Everyone has their favorite authors. Or at least, most people do.
In the past, I remember hesitating when people ask me who mine is. In class a professor would go around the room and ask and I’d find myself frantically searching for someone in my mind. Most often I just settled with Rowling. I got a scathing look or two, but to be honest I didn’t know what else to say. Truth be told, I feel like in order to name someone as your favorite author you need to have read more than one book by that person. And I skip around enough that I don’t usually return to the same person twice, not since I was a kid at least.
However, after this past year I have an answer. Still not what I’d love to give sitting in an English class, but I nonetheless have fallen head over heels for Rainbow Rowell’s writing.
Anyone following my blog probably already has heard me rave about Fangirl, and maybe Eleanor and Park as well. Now, as an English major I cannot sit here and say “oh she’s the most fantastic writer on the face of the planet, and her prose are just fantastic!” because it wouldn’t be the least bit true. But I can say I love her stories, and that her characters never fail to connect with me, and that I have always enjoyed popping open one of her easy to read books after a long period of boring or challenging classics.
So, it came as no surprise that when Rowell announced she was writing a companion book to Fangirl, I definitely had a bit of a well…fangirl moment.
In Fangirl Rowell creates a fictional fantasy series. I know that sounds redundant but it is. If you try to find Simon Snow and the Mage’s Heir on Goodreads or at your library it won’t be there. Nor will any Google searches of Gemma T. Leslie get you anywhere. Essentially instead of picking an actual fandom, Rowell created her own…or perhaps better stated she parodied one of the most famous. In Carry On, Rowell explores the fictional fictional world she created by telling her own version of Simon Snow’s story.
Simon has been having a rough year. He just returned to Watford School of Magicks after a long summer. He’s still trying to figure out how to deal with the Insidious Humdrum, a strange being who is stealing magic from his world and happens to look just like his eleven year old self. To make matters worse, he and his girlfriend have just broken things off, and his nemesis and roommate Baz is missing. Simon is thoroughly convinced Baz is just trying to mess with him, but with questions about the Humdrum weighing on him and plenty of classes, he doesn’t have much time to think about it. That is until a ghostly visitor appears with a quest that will alter his final year at Watford.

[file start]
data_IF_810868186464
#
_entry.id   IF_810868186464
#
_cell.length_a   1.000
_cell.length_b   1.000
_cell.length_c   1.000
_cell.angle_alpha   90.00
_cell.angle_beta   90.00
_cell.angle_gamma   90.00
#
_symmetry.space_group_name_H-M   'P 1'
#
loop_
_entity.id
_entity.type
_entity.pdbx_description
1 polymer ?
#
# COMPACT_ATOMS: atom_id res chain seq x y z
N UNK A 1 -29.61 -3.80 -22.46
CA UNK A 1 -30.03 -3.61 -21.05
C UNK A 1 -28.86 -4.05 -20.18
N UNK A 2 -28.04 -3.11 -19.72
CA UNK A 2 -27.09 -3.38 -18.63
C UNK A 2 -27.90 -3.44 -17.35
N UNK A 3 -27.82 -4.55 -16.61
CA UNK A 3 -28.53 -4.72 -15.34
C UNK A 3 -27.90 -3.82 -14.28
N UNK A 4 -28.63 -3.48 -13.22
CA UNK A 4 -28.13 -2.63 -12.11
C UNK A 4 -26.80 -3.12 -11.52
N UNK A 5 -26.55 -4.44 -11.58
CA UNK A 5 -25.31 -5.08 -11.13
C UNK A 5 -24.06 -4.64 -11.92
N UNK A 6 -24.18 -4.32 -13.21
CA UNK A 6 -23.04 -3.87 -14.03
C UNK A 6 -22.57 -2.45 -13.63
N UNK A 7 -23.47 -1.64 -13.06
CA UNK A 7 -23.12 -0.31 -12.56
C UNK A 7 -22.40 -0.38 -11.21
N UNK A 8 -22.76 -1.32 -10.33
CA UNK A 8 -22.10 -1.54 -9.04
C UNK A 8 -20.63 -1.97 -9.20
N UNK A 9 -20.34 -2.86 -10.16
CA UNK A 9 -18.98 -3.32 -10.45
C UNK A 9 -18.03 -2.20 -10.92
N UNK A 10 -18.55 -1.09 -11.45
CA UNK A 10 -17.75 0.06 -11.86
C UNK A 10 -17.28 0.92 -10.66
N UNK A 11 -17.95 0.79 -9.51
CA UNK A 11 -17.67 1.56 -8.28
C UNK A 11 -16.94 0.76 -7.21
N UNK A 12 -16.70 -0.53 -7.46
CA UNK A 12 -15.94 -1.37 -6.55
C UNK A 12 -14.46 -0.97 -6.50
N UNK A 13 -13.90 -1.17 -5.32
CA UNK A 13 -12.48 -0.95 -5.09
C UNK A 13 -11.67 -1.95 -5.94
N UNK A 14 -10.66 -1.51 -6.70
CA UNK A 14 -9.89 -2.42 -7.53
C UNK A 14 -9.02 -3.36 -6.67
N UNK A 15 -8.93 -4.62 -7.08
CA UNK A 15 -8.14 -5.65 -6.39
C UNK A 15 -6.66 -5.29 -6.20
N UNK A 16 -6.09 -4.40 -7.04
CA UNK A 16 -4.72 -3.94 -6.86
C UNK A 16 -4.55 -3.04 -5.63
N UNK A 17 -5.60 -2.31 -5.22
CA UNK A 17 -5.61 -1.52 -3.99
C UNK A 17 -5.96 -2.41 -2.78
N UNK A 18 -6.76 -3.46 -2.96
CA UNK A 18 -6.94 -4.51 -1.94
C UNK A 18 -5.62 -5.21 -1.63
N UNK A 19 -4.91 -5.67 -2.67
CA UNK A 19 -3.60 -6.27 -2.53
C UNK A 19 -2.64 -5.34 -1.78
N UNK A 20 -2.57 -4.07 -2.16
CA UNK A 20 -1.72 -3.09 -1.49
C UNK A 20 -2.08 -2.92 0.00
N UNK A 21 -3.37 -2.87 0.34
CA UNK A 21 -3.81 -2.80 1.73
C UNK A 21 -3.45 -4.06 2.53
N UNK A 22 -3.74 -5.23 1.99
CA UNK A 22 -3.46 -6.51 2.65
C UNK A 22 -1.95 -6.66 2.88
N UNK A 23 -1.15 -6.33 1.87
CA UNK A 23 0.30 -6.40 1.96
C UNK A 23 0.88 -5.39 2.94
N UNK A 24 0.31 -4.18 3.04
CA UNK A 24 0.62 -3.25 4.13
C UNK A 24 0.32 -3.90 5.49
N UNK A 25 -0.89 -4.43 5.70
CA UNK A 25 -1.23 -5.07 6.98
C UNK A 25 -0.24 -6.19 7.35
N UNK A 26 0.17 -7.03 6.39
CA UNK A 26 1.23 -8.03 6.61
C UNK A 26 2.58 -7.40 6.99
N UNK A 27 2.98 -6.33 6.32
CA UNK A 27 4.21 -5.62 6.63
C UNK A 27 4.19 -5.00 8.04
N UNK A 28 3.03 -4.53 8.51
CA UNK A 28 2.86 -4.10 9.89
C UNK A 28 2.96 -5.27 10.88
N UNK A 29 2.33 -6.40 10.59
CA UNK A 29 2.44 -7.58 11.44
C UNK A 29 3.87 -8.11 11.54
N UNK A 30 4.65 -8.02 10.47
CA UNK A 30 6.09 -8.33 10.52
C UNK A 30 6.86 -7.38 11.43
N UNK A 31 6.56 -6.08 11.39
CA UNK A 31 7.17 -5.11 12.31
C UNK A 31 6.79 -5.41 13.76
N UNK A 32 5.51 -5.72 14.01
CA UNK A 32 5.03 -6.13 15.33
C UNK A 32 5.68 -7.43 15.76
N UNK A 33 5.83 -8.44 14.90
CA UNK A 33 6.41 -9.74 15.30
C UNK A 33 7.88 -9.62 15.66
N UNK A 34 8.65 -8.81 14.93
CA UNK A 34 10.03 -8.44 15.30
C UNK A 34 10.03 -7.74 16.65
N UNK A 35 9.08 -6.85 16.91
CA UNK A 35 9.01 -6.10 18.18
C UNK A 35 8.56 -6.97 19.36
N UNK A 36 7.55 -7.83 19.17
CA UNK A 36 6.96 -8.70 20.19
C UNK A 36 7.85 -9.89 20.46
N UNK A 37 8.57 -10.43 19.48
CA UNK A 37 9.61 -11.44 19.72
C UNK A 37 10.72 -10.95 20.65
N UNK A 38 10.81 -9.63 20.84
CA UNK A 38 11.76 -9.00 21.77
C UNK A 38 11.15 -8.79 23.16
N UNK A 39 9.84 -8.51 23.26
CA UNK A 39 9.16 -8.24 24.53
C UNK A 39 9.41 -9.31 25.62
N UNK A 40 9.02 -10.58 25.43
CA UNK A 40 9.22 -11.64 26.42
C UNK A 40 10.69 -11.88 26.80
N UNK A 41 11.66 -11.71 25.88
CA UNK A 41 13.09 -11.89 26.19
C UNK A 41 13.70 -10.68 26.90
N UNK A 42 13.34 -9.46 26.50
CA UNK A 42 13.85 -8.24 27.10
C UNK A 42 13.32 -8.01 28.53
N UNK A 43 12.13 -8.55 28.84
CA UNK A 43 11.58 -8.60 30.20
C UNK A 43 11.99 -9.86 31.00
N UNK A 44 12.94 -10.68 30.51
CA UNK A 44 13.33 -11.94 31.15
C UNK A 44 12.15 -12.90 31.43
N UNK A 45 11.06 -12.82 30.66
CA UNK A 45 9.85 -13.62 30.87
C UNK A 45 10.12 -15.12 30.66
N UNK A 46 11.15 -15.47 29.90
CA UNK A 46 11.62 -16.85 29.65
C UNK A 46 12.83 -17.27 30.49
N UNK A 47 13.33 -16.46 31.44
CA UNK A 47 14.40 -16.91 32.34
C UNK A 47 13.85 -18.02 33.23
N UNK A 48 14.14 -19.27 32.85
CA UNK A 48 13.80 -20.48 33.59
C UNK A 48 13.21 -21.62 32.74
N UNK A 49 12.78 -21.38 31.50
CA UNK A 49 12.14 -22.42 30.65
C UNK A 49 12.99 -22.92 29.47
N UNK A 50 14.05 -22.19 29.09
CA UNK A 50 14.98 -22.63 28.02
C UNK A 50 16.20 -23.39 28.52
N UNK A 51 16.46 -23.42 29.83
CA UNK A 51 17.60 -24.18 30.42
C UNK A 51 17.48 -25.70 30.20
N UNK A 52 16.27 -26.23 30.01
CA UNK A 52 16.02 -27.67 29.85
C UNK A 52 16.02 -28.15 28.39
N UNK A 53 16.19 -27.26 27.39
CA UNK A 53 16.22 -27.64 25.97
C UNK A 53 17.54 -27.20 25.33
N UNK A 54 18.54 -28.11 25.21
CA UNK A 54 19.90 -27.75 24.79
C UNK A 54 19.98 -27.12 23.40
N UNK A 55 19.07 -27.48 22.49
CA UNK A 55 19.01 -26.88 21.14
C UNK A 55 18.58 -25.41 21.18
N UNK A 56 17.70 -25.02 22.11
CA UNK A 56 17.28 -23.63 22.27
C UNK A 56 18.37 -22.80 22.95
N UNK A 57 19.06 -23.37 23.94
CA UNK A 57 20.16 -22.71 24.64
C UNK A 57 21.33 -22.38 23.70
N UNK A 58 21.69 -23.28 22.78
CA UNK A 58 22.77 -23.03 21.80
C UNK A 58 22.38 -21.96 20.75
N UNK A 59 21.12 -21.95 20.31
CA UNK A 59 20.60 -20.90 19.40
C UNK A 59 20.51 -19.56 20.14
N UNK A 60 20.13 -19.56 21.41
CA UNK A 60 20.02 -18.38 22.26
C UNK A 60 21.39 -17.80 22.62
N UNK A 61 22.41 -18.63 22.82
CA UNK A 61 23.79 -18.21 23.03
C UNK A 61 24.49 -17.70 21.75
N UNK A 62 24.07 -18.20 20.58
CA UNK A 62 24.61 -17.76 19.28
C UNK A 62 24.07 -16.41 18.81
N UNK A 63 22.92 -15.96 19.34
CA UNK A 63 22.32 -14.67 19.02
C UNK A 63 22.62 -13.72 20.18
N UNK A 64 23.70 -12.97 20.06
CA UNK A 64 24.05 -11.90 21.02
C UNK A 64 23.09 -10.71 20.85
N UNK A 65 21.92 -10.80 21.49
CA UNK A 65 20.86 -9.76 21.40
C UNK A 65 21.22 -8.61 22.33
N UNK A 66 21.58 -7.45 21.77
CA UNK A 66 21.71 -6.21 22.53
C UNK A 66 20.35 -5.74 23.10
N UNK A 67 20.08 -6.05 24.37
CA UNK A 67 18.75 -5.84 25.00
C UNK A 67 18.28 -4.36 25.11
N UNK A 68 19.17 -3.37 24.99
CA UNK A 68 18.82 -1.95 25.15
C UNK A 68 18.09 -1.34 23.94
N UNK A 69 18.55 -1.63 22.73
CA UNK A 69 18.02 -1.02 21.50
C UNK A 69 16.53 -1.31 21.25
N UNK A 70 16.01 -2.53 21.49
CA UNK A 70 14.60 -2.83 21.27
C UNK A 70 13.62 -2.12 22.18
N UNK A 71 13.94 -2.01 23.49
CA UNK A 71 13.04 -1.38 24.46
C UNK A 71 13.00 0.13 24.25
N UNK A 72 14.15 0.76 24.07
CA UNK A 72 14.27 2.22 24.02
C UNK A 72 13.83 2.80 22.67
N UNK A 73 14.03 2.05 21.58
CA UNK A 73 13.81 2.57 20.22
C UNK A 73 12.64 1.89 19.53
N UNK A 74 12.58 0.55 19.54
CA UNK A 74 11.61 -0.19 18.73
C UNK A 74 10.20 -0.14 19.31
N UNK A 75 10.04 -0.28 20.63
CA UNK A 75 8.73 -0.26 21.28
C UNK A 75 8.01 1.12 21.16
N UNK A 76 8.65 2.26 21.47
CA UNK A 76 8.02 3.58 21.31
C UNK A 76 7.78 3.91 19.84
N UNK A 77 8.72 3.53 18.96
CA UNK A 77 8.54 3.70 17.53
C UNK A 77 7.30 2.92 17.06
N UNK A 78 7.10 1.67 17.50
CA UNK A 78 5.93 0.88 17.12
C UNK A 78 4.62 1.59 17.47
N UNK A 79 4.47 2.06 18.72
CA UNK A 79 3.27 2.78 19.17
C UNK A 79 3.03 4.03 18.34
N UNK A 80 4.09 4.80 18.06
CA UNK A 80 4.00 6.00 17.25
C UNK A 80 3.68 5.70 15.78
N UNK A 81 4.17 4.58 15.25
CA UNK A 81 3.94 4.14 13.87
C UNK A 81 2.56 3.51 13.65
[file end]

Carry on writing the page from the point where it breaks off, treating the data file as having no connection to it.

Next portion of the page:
While I initially started this book thinking “ooh a sort of take off on Harry Potter how delightful!” I quickly found that this story is really its own. Sure, a reference to the Normals or to Ebb the goatherd who’s never left Watford since graduating or to Simon’s status as Chosen One due to a prophecy might cause a few chuckles. But the story quickly diverges into its own set of adventures and questions.
I would again by no means classify Carry On as complex, but it’s enjoyable. I loved the variety of characters and thought it was particularly inspiring how Rowell creates magic based entirely on the words you choose. As a writer I cannot help but love the thought that words have power and that we give them power by how we use them. Words are a kind of magic whether we’re mages like Simon or simply Normal, there’s no denying that what comes on a page or out of our mouths can change the world.
I’d definitely advise Fangirl lovers to pick this one up if you liked the excerpts of Leslie and Cath’s writing. It was a bit different from Rowell’s other stories, though as I think most of the summaries say it’s every bit as romantic and heartwarming.
Who is your favorite author or at least an author you love? Have you ever felt embarrassed about your taste in reading? Do you think words have power? There’s a few to start with but feel free to add your own questions or comments.